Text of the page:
US crude futures were down $1.23 at $120.18 at 0600 GMT on Tuesday after as the monthly US commerce department survey showed consumer spending, which fuels two-thirds of output, had cooled in June while inflationary pressures accelerated.
The US is the world's biggest energy user and any signs of slowing consumer spending usually weigh on global oil demand projections.
A Reuters survey on Monday showed oil supply from the Organisation for Petroleum Exporting Countries had increased for a third consecutive month in July due to higher output from the world's top exporter Saudi Arabia and smaller increases from other members.
Spot platinum has dropped to as low as $1,530.00 an ounce, its weakest in more than six months, from $1,551/$1,571 late in New York on Monday, on fears of falling demand from struggling car manufacturers.
Gold edged down about $4 to $890.95/892.00 an ounce.
The falling prices of oil and metals dented commodity shares in Asia, with Australian resource firm BHP Billiton Ltd losing six per cent and Hong Kong-listed oil offshore producer CNOOC down 5.4 per cent.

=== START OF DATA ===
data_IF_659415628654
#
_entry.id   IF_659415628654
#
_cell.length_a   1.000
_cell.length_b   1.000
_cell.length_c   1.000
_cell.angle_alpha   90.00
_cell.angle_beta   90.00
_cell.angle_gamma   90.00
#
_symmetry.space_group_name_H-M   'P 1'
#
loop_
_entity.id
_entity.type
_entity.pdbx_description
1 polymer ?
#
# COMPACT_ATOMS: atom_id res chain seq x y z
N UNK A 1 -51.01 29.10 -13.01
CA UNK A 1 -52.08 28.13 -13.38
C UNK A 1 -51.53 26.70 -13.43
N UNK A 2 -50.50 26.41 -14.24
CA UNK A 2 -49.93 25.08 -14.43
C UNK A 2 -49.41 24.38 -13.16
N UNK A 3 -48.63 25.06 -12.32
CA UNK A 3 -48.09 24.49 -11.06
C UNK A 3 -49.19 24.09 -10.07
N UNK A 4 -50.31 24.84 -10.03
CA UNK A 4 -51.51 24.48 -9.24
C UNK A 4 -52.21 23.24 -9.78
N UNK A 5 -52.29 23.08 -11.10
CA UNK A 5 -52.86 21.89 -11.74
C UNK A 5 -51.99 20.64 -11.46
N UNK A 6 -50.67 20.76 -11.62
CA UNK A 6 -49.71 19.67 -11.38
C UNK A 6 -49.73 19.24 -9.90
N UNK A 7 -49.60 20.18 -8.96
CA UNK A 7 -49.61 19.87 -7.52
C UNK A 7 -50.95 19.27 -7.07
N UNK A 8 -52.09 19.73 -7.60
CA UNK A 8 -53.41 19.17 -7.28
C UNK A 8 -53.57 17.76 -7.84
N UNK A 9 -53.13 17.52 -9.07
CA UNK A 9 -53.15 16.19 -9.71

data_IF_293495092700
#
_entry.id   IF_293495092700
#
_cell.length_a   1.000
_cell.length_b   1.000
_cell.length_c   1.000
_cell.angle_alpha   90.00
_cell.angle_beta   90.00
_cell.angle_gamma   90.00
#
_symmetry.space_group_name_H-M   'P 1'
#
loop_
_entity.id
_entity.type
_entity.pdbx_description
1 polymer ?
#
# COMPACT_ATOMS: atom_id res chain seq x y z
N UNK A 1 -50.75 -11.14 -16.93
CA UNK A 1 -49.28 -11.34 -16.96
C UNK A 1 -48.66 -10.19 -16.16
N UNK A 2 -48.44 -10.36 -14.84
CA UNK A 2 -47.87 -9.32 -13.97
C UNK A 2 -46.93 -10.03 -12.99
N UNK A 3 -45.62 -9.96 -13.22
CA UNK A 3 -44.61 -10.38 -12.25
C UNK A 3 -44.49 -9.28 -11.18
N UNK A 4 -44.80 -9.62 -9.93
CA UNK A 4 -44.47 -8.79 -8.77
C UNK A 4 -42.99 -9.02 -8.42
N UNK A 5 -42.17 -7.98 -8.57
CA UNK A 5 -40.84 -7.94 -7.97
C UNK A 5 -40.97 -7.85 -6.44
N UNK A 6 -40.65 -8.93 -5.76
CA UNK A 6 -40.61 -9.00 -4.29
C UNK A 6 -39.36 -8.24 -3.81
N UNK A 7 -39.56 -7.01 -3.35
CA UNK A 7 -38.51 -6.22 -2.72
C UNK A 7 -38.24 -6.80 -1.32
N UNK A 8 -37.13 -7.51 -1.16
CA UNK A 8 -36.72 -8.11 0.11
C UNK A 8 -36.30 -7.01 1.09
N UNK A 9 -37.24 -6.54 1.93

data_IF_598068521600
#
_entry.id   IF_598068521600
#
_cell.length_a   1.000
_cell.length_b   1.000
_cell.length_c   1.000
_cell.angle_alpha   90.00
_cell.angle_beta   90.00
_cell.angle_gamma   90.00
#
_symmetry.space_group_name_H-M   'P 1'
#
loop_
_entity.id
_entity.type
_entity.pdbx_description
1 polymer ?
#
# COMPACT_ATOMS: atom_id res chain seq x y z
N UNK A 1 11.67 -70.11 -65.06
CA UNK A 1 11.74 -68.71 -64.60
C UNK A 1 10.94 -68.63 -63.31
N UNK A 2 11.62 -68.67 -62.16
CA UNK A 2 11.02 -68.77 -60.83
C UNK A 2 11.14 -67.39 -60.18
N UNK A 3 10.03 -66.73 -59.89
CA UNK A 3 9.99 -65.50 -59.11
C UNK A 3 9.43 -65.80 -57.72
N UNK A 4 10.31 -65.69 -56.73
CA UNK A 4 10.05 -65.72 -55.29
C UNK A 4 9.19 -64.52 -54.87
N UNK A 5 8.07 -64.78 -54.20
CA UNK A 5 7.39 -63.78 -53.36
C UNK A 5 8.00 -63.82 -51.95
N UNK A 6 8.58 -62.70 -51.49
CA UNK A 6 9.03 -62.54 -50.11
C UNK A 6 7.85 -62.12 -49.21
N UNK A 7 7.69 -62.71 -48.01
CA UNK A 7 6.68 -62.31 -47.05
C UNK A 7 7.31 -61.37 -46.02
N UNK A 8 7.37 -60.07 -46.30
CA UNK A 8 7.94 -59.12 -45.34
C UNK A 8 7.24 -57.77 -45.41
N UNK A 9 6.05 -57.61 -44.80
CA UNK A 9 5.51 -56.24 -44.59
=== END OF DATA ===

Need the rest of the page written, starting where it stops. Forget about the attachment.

"Global slowdown worries have prompted an unwinding in the commodities market, which in turn has spurred a sell-off in commodity-linked stocks," Steven Leung, director with UOB Kay Hain in Hong Kong, said.
"If the US dollar continues to advance we will see commodity stocks taking further hits in the short term."
The resource-heavy Australian index fell 1.4 per cent, while the Hong Kong and Taiwan indexes dropped more than two per cent each.
"Slowing demand and the hope for more supply is weighing on the market even as the geopolitics and the weather is getting wild," Phil Flynn, an analyst from Alaron Trading, referring to concerns over Iran's nuclear programme and Tropical Storm Edouard massing in the Gulf of Mexico.